The Age of Big Business

by

Burton J. Hendrick

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THE AGE OF BIG BUSINESS

A CHRONICLE OF THE CAPTAINS OF INDUSTRY

BY BURTON J. HENDRICK

NEW HAVEN: YALE UNIVERSITY PRESS TORONTO: GLASGOW, BROOK & CO. LONDON: HUMPHREY MILFORD OXFORD UNIVERSITY PRESS

1919

CONTENTS

I. INDUSTRIAL AMERICA AT THE END OF THE CIVIL WAR
II. THE FIRST GREAT AMERICAN TRUST
III. THE EPIC OF STEEL
IV. THE TELEPHONE: AMERICA'S MOST POETICAL ACHIEVEMENT
V. THE DEVELOPMENT OF PUBLIC UTILITIES
VI. MAKING THE WORLD'S AGRICULTURAL MACHINERY
VII. THE DEMOCRATIZATION OF THE AUTOMOBILE
BIBLIOGRAPHICAL NOTE

THE AGE OF BIG BUSINESS

CHAPTER I. INDUSTRIAL AMERICA AT THE END OF THE CIVIL WAR

A comprehensive survey of the United States, at the end of the Civil War, would reveal a state of society which bears little resemblance to that of today. Almost all those commonplace fundamentals of existence, the things that contribute to our bodily comfort while they vex us with economic and political problems, had not yet made their appearance. The America of Civil War days was a country without transcontinental railroads, without telephones, without European cables, or wireless stations, or automobiles, or electric lights, or sky-scrapers, or million-dollar hotels, or trolley cars, or a thousand other contrivances that today supply the conveniences and comforts of what we call our American civilization. The cities of that period, with their unsewered and unpaved streets, their dingy, flickering gaslights, their ambling horse-cars, and their hideous slums, seemed appropriate settings for the unformed social life and the rough-and-ready political methods of American democracy. The railroads, with their fragile iron rails, their little wheezy locomotives, their wooden bridges, their unheated coaches, and their kerosene lamps, fairly typified the prevailing frontier business and economic organization. But only by talking with the business leaders of that time could we have understood the changes that have taken place in fifty years. For the most part we speak a business language which our fathers and grandfathers would not have comprehended. The word "trust" had not become a part of their vocabulary; "restraint of trade" was a phrase which only the antiquarian lawyer could have interpreted; "interlocking directorates," "holding companies," "subsidiaries," "underwriting syndicates," and "community of interest"--all this jargon of modern business would have signified nothing to our immediate ancestors. Our nation of 1865 was a nation of farmers, city artisans, and industrious, independent business men, and small-scale manufacturers. Millionaires, though they were not unknown, did not swarm all over the land. Luxury, though it had made great progress in the latter years of the war, had not become the American standard of well-being. The industrial story of the United States in the last fifty years is the story of the most amazing economic transformation that the world has ever known; a change which is fitly typified in the evolution of the independent oil driller of western Pennsylvania into the Standard Oil Company, and of the ancient open air forge on the banks of the Allegheny into the United States Steel Corporation.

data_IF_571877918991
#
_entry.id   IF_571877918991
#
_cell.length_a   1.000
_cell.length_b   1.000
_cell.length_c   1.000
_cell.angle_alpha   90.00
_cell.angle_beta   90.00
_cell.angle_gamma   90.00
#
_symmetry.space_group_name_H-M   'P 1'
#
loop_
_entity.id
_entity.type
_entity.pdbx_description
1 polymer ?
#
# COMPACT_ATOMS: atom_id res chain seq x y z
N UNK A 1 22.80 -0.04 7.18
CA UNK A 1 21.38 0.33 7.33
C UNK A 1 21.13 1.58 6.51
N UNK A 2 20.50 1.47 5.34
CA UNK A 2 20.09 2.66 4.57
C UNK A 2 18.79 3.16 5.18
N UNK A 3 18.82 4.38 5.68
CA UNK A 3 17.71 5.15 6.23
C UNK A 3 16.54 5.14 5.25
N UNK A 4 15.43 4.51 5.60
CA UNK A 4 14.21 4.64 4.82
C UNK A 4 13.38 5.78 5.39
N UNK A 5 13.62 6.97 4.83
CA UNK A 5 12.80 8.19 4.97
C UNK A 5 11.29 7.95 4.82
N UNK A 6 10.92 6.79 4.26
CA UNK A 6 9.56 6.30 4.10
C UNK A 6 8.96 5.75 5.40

The slow, unceasing ages had been accumulating a priceless inheritance for the American people. Nearly all of their natural resources, in 1865, were still lying fallow, and even undiscovered in many instances. Americans had begun, it is true, to exploit their more obvious, external wealth, their forests and their land; the first had made them one of the world's two greatest shipbuilding nations, while the second had furnished a large part of the resources that had enabled the Federal Government to fight what was, up to that time, the greatest war in history. But the extensive prairie plains whose settlement was to follow the railroad extensions of the sixties and the seventies--Kansas, Nebraska, Iowa, Oklahoma, Minnesota, the Dakotas--had been only slightly penetrated. This region, with a rainfall not too abundant and not too scanty, with a cultivable soil extending from eight inches to twenty feet under the ground, with hardly a rock in its whole extent, with scarcely a tree, except where it bordered on the streams, has been pronounced by competent scientists the finest farming country to which man has ever set the plow.

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